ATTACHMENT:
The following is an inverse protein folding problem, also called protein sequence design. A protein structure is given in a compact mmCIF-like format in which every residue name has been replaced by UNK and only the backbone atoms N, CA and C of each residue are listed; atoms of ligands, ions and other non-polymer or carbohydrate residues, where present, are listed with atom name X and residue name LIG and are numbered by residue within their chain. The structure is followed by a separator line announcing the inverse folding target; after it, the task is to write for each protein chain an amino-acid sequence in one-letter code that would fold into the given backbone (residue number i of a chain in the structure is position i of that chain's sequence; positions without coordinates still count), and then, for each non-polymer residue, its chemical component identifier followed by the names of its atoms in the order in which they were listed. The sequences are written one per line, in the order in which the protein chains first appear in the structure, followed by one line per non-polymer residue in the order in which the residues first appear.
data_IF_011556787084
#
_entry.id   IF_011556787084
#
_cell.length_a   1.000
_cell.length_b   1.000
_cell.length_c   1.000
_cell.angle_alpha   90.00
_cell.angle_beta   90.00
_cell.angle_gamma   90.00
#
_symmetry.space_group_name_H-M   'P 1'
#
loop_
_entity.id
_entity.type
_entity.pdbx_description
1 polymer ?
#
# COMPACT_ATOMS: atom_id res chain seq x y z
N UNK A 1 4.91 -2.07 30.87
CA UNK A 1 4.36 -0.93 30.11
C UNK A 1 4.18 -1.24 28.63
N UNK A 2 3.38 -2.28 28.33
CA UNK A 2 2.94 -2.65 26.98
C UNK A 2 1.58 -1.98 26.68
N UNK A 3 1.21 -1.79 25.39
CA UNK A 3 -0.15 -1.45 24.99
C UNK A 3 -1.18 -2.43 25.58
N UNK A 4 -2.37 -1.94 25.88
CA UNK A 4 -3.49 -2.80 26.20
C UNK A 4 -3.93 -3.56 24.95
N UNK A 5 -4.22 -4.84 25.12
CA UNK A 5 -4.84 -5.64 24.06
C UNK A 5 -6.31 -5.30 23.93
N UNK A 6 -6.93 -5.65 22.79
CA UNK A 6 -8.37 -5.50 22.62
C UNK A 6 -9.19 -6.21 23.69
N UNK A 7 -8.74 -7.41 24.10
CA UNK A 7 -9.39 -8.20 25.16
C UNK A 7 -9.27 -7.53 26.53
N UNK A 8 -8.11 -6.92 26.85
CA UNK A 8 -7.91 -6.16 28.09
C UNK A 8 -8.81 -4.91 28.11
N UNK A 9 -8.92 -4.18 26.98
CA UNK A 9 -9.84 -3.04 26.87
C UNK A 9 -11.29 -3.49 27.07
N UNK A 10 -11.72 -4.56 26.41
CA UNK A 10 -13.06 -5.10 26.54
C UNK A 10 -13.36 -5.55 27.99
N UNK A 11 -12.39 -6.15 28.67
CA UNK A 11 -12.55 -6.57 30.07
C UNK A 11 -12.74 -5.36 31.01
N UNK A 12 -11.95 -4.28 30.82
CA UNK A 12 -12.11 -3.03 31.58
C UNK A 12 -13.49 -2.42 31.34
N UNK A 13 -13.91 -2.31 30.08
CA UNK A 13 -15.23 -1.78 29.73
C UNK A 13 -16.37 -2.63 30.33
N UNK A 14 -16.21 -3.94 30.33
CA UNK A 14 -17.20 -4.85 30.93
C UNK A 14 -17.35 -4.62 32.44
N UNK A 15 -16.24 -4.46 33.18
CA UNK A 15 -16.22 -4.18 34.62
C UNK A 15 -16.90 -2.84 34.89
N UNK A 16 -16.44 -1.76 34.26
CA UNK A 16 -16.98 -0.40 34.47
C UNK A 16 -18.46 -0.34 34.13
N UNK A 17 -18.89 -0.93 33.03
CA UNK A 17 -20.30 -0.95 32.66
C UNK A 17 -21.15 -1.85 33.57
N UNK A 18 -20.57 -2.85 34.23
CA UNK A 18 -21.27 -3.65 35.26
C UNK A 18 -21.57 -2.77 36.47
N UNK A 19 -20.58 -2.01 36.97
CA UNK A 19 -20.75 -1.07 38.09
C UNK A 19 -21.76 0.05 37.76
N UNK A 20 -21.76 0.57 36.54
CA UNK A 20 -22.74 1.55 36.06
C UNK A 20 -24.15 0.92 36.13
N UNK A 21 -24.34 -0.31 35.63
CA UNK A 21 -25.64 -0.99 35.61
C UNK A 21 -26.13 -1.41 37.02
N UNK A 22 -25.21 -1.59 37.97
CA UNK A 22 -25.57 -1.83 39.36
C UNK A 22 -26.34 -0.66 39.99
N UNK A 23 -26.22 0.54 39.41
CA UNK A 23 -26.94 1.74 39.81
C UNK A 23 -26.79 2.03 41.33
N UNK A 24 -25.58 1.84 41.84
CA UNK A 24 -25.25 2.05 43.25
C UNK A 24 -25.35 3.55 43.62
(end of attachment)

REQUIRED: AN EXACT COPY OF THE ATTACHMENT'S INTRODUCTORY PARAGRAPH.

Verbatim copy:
The following is an inverse protein folding problem, also called protein sequence design. A protein structure is given in a compact mmCIF-like format in which every residue name has been replaced by UNK and only the backbone atoms N, CA and C of each residue are listed; atoms of ligands, ions and other non-polymer or carbohydrate residues, where present, are listed with atom name X and residue name LIG and are numbered by residue within their chain. The structure is followed by a separator line announcing the inverse folding target; after it, the task is to write for each protein chain an amino-acid sequence in one-letter code that would fold into the given backbone (residue number i of a chain in the structure is position i of that chain's sequence; positions without coordinates still count), and then, for each non-polymer residue, its chemical component identifier followed by the names of its atoms in the order in which they were listed. The sequences are written one per line, in the order in which the protein chains first appear in the structure, followed by one line per non-polymer residue in the order in which the residues first appear.